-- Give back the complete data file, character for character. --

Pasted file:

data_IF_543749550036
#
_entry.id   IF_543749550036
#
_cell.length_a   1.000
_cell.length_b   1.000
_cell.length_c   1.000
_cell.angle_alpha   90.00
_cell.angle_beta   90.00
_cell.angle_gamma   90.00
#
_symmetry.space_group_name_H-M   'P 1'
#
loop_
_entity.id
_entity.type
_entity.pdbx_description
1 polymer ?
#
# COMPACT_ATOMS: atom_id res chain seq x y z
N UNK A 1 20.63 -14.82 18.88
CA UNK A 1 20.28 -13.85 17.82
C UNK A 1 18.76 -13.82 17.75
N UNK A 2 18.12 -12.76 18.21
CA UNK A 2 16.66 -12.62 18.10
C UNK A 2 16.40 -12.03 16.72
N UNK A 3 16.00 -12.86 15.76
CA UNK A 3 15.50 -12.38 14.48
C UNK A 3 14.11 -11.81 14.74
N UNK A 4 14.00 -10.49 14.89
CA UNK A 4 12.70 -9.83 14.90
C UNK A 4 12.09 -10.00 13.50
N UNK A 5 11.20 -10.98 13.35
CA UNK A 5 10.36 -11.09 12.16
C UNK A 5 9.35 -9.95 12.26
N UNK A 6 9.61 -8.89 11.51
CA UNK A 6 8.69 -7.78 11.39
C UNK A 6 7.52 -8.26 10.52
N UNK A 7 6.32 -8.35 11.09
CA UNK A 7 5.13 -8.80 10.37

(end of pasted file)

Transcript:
data_IF_543749550036
#
_entry.id   IF_543749550036
#
_cell.length_a   1.000
_cell.length_b   1.000
_cell.length_c   1.000
_cell.angle_alpha   90.00
_cell.angle_beta   90.00
_cell.angle_gamma   90.00
#
_symmetry.space_group_name_H-M   'P 1'
#
loop_
_entity.id
_entity.type
_entity.pdbx_description
1 polymer ?
#
# COMPACT_ATOMS: atom_id res chain seq x y z
N UNK A 1 20.63 -14.82 18.88
CA UNK A 1 20.28 -13.85 17.82
C UNK A 1 18.76 -13.82 17.75
N UNK A 2 18.12 -12.76 18.21
CA UNK A 2 16.66 -12.62 18.10
C UNK A 2 16.40 -12.03 16.72
N UNK A 3 16.00 -12.86 15.76
CA UNK A 3 15.50 -12.38 14.48
C UNK A 3 14.11 -11.81 14.74
N UNK A 4 14.00 -10.49 14.89
CA UNK A 4 12.70 -9.83 14.90
C UNK A 4 12.09 -10.00 13.50
N UNK A 5 11.20 -10.98 13.35
CA UNK A 5 10.36 -11.09 12.16
C UNK A 5 9.35 -9.95 12.26
N UNK A 6 9.61 -8.89 11.51
CA UNK A 6 8.69 -7.78 11.39
C UNK A 6 7.52 -8.26 10.52
N UNK A 7 6.32 -8.35 11.09
CA UNK A 7 5.13 -8.80 10.37